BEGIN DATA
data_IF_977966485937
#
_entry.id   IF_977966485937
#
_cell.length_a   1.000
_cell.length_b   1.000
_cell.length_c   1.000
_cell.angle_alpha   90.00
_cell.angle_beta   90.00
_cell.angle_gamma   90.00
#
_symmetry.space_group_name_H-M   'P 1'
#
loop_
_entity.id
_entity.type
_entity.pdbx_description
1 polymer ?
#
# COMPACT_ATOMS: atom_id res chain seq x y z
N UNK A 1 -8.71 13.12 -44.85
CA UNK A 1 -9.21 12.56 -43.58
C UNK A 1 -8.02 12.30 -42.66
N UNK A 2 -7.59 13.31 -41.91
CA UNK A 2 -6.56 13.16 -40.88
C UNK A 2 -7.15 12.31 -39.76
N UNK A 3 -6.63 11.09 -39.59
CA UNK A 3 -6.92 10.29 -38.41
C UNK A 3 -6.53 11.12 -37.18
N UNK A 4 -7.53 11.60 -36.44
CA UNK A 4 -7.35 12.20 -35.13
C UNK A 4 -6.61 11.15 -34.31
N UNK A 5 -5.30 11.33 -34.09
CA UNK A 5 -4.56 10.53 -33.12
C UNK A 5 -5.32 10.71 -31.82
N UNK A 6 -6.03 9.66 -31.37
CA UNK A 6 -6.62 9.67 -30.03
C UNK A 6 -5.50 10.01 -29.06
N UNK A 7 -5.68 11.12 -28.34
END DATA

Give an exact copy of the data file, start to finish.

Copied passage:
data_IF_977966485937
#
_entry.id   IF_977966485937
#
_cell.length_a   1.000
_cell.length_b   1.000
_cell.length_c   1.000
_cell.angle_alpha   90.00
_cell.angle_beta   90.00
_cell.angle_gamma   90.00
#
_symmetry.space_group_name_H-M   'P 1'
#
loop_
_entity.id
_entity.type
_entity.pdbx_description
1 polymer ?
#
# COMPACT_ATOMS: atom_id res chain seq x y z
N UNK A 1 -8.71 13.12 -44.85
CA UNK A 1 -9.21 12.56 -43.58
C UNK A 1 -8.02 12.30 -42.66
N UNK A 2 -7.59 13.31 -41.91
CA UNK A 2 -6.56 13.16 -40.88
C UNK A 2 -7.15 12.31 -39.76
N UNK A 3 -6.63 11.09 -39.59
CA UNK A 3 -6.92 10.29 -38.41
C UNK A 3 -6.53 11.12 -37.18
N UNK A 4 -7.53 11.60 -36.44
CA UNK A 4 -7.35 12.20 -35.13
C UNK A 4 -6.61 11.15 -34.31
N UNK A 5 -5.30 11.33 -34.09
CA UNK A 5 -4.56 10.53 -33.12
C UNK A 5 -5.32 10.71 -31.82
N UNK A 6 -6.03 9.66 -31.37
CA UNK A 6 -6.62 9.67 -30.03
C UNK A 6 -5.50 10.01 -29.06
N UNK A 7 -5.68 11.12 -28.34